April 05, 2010
Sunshine in Traintrack Village
Friday evening was so warm that my husband and I took a long walk in the dark. I wore jeans and a t-shirt, and my arms were bare. It felt like summer.
As we walked through Traintrack Village, we saw a couple of familiar figures moving along the sidewalk. It was Quiet Woman and her daughter, out walking their dog. I hadn’t seen them since Christmas time, so we stopped to chat. “We’re taking Philosophical Boy to visit colleges,” Quiet Woman said. It seems hard to believe that he’s that old already.
We’d gone another 100 yards when I heard a voice called, “Hey, don’t think you can come by without saying hello.” It was Retired Principal, an old friend of mine. He stepped off his front porch so I could give him a hug. He and his wife had just returned from Southern State of Palm Trees and Alligators, where they spend the month of March. My husband and I told them about our trip to the same state, and the four of us stood on the sidewalk comparing notes.
We chatted until another neighbor wandered by, and then my husband and I went over to the old elementary school to sit on the swings in the playground and talk. We could hear the tree frogs singing behind the school, and the night breeze against my bare arms didn’t even make me shiver.
I took the same walk the next day with Red-haired Sister and her family, as well as With-a-Why. In the daylight, we kept admiring the flowers that were starting to bloom. Little Biker Boy kept zooming around us impatiently on his bike. When we reached the bridge over the creek, we climbed down to look at the graffiti under the bridge and watch the muddy water rush past.
Some kids in the village had set up a cardtable and were selling lemonade, but they had run out of lemonade by the time our thirsty group approached. Since none of us were carrying any money with us, it was probably just as well.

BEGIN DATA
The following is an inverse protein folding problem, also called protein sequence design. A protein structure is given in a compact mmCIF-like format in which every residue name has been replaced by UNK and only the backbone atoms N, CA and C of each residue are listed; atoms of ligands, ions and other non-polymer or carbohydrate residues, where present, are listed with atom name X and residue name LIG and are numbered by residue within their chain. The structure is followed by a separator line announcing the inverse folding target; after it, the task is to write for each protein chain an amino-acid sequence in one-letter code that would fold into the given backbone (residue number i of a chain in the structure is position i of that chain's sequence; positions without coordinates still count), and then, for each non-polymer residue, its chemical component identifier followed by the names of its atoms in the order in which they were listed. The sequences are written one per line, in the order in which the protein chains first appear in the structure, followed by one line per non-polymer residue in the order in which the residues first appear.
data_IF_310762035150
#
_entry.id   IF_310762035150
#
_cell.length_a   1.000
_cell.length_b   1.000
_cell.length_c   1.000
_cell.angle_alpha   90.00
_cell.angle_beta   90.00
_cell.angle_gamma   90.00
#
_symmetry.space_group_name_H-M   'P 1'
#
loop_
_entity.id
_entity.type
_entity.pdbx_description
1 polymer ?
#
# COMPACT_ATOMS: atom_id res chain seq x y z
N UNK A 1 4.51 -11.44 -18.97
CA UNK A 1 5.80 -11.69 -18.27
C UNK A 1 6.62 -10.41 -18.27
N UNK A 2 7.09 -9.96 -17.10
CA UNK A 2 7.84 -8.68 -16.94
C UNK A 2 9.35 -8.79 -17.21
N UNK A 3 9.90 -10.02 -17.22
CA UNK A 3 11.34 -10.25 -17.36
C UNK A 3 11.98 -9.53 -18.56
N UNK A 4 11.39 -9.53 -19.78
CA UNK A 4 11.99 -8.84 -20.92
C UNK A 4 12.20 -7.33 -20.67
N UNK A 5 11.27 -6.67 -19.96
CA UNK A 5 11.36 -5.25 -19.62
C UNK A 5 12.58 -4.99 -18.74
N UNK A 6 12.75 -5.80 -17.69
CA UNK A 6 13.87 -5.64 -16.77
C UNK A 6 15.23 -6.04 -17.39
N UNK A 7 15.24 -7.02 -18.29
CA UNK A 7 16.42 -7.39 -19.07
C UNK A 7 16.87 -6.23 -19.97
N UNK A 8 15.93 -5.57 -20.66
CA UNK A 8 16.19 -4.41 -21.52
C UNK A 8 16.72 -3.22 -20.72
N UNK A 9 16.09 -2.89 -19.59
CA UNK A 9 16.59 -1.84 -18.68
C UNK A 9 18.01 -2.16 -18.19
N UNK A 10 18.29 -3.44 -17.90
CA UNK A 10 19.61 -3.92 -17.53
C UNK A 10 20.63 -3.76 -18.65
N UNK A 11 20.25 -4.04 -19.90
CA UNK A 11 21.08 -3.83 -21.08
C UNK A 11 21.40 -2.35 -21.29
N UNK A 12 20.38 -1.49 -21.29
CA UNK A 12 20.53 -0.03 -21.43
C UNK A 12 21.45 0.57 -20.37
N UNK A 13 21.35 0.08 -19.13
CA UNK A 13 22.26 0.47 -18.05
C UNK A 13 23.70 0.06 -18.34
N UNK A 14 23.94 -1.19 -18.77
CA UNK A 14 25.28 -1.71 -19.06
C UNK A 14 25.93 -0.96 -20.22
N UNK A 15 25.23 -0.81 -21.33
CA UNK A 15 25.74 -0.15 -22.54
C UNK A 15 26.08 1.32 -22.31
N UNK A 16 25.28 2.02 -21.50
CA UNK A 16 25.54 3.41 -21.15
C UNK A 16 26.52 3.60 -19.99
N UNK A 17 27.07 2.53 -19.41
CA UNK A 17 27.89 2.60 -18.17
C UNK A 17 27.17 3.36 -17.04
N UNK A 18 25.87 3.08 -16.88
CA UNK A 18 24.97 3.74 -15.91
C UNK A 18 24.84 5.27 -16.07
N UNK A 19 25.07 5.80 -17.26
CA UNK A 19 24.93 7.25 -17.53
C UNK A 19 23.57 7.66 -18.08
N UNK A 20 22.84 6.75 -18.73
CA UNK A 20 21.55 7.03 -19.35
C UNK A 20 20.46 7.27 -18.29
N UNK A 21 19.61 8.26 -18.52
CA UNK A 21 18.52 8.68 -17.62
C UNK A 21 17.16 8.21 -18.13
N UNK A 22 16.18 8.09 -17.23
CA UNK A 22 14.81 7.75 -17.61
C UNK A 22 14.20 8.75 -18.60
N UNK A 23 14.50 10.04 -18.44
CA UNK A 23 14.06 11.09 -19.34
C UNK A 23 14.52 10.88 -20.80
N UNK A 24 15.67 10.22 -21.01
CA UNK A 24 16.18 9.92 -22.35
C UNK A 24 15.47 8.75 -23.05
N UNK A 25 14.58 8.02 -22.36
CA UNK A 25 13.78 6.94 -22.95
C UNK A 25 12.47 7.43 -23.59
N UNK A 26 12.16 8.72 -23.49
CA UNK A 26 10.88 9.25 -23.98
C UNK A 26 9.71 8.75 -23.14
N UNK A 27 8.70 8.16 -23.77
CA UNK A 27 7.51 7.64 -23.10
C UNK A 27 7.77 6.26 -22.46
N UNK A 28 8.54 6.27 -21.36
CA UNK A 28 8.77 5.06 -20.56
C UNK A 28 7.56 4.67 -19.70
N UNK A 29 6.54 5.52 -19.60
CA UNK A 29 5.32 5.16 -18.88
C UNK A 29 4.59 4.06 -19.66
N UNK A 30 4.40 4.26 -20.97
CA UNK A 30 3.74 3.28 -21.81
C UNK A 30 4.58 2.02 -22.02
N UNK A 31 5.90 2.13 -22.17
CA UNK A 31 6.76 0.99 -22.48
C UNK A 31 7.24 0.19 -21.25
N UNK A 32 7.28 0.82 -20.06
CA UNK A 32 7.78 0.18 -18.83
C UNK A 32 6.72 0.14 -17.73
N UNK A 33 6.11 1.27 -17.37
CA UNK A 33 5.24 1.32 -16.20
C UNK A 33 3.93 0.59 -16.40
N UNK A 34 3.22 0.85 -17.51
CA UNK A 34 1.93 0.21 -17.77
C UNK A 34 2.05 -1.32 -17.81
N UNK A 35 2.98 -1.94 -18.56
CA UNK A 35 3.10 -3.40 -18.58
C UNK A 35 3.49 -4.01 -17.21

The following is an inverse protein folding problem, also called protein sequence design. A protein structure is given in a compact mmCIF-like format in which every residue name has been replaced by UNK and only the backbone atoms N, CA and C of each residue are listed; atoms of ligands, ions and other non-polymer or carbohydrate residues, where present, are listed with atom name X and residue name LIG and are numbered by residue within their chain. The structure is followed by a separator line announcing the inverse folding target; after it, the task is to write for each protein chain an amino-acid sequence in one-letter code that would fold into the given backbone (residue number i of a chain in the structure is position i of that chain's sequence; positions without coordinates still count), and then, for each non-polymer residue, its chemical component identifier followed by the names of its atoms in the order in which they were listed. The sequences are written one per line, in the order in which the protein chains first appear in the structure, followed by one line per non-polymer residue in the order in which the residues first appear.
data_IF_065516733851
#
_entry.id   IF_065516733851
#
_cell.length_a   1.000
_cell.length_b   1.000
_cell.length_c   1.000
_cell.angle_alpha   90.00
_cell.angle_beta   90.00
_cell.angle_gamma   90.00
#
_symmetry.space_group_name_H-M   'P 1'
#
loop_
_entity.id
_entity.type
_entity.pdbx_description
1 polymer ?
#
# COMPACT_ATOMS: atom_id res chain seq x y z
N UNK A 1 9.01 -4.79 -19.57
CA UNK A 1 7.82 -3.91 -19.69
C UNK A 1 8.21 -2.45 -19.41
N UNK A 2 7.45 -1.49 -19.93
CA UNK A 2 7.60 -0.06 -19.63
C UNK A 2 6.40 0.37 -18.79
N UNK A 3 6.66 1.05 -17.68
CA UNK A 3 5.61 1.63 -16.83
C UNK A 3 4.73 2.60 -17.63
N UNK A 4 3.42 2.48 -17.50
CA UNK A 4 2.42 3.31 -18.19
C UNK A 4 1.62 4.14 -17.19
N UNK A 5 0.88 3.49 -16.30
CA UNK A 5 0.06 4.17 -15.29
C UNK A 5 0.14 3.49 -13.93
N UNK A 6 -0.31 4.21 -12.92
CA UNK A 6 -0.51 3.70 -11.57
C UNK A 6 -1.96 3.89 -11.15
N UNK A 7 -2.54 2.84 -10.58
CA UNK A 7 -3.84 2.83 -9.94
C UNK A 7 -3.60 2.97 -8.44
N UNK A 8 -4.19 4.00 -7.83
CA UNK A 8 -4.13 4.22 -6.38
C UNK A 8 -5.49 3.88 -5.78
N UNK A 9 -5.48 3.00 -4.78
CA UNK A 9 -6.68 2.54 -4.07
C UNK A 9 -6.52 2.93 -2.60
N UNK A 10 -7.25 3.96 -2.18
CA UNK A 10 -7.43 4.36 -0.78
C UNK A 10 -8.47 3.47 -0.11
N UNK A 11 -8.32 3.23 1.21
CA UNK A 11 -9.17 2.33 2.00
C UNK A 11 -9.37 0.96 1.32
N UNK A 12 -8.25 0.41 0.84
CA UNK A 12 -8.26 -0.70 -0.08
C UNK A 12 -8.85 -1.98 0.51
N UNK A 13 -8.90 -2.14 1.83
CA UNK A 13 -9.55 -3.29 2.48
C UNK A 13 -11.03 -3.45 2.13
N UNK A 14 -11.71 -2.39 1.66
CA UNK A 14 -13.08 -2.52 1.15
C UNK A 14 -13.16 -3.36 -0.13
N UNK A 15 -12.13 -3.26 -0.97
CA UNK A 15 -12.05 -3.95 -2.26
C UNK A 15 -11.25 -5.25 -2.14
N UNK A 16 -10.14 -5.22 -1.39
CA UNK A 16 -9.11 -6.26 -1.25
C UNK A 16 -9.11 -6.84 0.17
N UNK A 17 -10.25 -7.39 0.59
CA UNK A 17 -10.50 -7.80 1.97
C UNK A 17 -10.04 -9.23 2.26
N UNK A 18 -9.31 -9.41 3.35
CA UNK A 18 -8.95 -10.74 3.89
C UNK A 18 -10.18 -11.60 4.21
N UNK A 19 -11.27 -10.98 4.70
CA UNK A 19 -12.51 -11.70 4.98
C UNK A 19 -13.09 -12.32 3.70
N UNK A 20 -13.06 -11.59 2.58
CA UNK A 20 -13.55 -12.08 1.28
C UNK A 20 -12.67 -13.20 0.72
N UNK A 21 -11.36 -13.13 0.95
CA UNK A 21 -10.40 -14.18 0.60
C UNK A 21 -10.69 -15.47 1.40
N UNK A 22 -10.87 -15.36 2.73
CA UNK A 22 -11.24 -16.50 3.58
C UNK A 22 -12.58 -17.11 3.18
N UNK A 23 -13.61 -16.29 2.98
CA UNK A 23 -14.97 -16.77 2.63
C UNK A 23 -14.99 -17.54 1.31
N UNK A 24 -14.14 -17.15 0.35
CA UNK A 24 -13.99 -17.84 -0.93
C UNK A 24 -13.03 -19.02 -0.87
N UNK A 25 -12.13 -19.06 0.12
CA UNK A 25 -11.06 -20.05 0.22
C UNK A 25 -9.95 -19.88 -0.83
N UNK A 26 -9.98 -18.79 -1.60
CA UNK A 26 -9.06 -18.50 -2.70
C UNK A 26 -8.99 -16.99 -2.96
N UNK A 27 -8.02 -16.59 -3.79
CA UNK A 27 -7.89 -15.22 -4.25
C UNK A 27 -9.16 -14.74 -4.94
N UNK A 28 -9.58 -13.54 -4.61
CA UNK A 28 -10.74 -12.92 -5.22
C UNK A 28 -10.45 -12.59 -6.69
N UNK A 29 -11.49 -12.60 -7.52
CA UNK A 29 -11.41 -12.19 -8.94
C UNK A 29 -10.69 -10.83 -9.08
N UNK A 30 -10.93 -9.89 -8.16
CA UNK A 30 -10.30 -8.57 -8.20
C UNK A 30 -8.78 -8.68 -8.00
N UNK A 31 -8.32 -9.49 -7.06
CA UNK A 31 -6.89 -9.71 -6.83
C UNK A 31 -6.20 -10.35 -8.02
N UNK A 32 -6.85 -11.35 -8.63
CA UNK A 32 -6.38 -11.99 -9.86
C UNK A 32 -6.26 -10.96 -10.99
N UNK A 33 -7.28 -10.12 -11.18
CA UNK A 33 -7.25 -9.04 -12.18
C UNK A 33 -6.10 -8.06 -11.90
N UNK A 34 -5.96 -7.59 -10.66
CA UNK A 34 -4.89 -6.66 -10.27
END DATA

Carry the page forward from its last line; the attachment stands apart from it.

In the Traintrack Village Cemetery, I showed my sister the place where Opera Singer and Hyper Generous Woman had been buried. We stood for a moment near the tombstone and then walked over to the place where I’d seen daffodils blooming the day before.
An old car pulled up to us, and an old woman stepped out. She had to be in her eighties at least, maybe nineties. She was dressed in a purple and blue blouse with pants that matched exactly, and purple clip-on earrings. “Do you know when the church service is?” she asked. “I thought it was a 4 pm, but no one is here.”
“I can find out,” I said to her. I turned to the cluster of family members. “Who’s got a cell phone?”
Once we had figured out the church times, the woman thanked us and said, “I guess I’ll go to the 9 am tomorrow morning.” She got back into her car, and we watched the vehicle creep away slowly.
On our way back to my house, we passed a man raking his lawn and some kids playing ball. We stopped to admire a front yard flower garden. Dandelion Niece loved the little sign that said, “Weeds are free. Please pick some.”
These first sunny days of spring in Snowstorm Region always get everyone out of their houses. The snowbanks and icy temperatures that isolate us in the winter are finally gone. Even on a short walk, I end up talking to neighbors, seeing people I haven’t seen all winter long. For an extrovert like me, it's the best part of spring.
That's Tie-dye Brother-in-law, under the bridge.
Posted by jo(e)